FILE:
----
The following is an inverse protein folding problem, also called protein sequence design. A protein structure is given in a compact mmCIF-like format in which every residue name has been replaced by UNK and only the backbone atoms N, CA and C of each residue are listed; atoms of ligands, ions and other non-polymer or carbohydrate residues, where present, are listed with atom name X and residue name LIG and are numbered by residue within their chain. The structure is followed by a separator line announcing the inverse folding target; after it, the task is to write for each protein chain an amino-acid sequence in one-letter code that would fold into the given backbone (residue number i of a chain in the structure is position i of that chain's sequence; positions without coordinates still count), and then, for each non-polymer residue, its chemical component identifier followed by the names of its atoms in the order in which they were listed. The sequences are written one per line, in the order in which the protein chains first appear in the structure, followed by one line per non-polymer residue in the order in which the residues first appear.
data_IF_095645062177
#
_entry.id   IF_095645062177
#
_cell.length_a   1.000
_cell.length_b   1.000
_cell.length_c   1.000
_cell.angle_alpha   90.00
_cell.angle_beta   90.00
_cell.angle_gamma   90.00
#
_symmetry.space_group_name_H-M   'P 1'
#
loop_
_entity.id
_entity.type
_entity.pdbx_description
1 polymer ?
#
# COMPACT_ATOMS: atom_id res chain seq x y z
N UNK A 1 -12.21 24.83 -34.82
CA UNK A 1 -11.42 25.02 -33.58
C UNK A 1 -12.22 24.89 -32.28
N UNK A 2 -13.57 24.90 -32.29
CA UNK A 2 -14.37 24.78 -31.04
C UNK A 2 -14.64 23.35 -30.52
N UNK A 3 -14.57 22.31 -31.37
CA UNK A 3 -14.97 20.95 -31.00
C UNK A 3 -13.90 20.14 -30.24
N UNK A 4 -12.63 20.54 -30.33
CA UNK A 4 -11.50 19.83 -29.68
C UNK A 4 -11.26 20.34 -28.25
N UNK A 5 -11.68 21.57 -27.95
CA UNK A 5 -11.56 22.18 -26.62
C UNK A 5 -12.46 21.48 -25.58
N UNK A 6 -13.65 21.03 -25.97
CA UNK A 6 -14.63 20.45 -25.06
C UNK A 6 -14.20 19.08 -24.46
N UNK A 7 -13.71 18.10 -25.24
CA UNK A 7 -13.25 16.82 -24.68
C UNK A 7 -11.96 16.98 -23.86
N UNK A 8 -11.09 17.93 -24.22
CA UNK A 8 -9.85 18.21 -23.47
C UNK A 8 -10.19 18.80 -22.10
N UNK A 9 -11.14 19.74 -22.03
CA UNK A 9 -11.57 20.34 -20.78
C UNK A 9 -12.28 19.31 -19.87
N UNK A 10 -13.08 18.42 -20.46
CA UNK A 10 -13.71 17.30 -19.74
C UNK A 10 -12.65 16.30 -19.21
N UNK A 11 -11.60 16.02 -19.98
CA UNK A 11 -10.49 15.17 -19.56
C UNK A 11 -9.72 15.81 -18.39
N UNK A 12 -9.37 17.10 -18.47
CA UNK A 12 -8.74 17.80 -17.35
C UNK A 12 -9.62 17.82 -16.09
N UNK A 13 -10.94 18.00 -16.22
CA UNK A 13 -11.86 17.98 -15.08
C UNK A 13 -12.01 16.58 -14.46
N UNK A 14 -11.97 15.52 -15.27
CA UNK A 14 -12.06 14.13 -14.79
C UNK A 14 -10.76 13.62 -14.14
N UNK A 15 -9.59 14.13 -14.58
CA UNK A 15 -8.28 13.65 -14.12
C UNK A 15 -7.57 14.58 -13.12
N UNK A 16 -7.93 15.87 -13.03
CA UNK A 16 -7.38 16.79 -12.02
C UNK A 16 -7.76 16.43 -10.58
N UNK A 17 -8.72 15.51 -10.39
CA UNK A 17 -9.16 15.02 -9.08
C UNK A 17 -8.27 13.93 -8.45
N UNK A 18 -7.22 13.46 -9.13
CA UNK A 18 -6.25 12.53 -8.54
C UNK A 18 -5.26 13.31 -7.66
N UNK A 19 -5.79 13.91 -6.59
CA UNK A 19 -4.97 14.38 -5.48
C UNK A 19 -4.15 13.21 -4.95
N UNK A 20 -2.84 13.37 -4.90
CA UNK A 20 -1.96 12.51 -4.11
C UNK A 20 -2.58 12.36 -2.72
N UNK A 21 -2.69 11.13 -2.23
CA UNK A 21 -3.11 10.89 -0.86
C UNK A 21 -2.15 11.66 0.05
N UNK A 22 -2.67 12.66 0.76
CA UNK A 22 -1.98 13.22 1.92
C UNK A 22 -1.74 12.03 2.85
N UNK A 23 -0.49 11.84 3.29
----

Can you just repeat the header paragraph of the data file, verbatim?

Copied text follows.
The following is an inverse protein folding problem, also called protein sequence design. A protein structure is given in a compact mmCIF-like format in which every residue name has been replaced by UNK and only the backbone atoms N, CA and C of each residue are listed; atoms of ligands, ions and other non-polymer or carbohydrate residues, where present, are listed with atom name X and residue name LIG and are numbered by residue within their chain. The structure is followed by a separator line announcing the inverse folding target; after it, the task is to write for each protein chain an amino-acid sequence in one-letter code that would fold into the given backbone (residue number i of a chain in the structure is position i of that chain's sequence; positions without coordinates still count), and then, for each non-polymer residue, its chemical component identifier followed by the names of its atoms in the order in which they were listed. The sequences are written one per line, in the order in which the protein chains first appear in the structure, followed by one line per non-polymer residue in the order in which the residues first appear.